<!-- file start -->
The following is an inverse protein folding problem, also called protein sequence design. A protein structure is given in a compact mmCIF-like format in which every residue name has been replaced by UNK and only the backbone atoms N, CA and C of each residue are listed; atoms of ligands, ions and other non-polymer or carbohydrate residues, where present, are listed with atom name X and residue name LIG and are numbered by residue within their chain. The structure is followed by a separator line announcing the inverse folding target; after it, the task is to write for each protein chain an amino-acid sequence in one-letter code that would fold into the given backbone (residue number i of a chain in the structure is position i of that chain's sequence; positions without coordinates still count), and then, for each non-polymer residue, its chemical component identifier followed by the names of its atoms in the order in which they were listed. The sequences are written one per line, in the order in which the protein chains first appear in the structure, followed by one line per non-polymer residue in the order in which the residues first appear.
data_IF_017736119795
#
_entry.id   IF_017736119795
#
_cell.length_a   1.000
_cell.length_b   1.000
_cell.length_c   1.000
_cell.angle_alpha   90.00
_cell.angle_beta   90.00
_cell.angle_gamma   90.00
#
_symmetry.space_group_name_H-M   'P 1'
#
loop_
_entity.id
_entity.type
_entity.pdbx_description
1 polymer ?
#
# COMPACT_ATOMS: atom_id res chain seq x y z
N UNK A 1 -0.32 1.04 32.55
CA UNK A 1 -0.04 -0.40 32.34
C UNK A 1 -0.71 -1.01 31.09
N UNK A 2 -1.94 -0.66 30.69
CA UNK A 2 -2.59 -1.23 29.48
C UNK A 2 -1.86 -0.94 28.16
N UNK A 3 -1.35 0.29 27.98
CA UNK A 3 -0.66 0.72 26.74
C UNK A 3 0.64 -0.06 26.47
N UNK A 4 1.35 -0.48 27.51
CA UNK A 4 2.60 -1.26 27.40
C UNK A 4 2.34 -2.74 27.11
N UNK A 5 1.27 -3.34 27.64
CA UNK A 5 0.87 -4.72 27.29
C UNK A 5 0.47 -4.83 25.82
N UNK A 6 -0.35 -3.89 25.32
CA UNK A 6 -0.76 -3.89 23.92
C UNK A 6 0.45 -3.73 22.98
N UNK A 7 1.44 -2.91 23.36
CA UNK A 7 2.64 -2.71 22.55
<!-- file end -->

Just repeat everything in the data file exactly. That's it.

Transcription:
The following is an inverse protein folding problem, also called protein sequence design. A protein structure is given in a compact mmCIF-like format in which every residue name has been replaced by UNK and only the backbone atoms N, CA and C of each residue are listed; atoms of ligands, ions and other non-polymer or carbohydrate residues, where present, are listed with atom name X and residue name LIG and are numbered by residue within their chain. The structure is followed by a separator line announcing the inverse folding target; after it, the task is to write for each protein chain an amino-acid sequence in one-letter code that would fold into the given backbone (residue number i of a chain in the structure is position i of that chain's sequence; positions without coordinates still count), and then, for each non-polymer residue, its chemical component identifier followed by the names of its atoms in the order in which they were listed. The sequences are written one per line, in the order in which the protein chains first appear in the structure, followed by one line per non-polymer residue in the order in which the residues first appear.
data_IF_017736119795
#
_entry.id   IF_017736119795
#
_cell.length_a   1.000
_cell.length_b   1.000
_cell.length_c   1.000
_cell.angle_alpha   90.00
_cell.angle_beta   90.00
_cell.angle_gamma   90.00
#
_symmetry.space_group_name_H-M   'P 1'
#
loop_
_entity.id
_entity.type
_entity.pdbx_description
1 polymer ?
#
# COMPACT_ATOMS: atom_id res chain seq x y z
N UNK A 1 -0.32 1.04 32.55
CA UNK A 1 -0.04 -0.40 32.34
C UNK A 1 -0.71 -1.01 31.09
N UNK A 2 -1.94 -0.66 30.69
CA UNK A 2 -2.59 -1.23 29.48
C UNK A 2 -1.86 -0.94 28.16
N UNK A 3 -1.35 0.29 27.98
CA UNK A 3 -0.66 0.72 26.74
C UNK A 3 0.64 -0.06 26.47
N UNK A 4 1.35 -0.48 27.51
CA UNK A 4 2.60 -1.26 27.40
C UNK A 4 2.34 -2.74 27.11
N UNK A 5 1.27 -3.34 27.64
CA UNK A 5 0.87 -4.72 27.29
C UNK A 5 0.47 -4.83 25.82
N UNK A 6 -0.35 -3.89 25.32
CA UNK A 6 -0.76 -3.89 23.92
C UNK A 6 0.45 -3.73 22.98
N UNK A 7 1.44 -2.91 23.36
CA UNK A 7 2.64 -2.71 22.55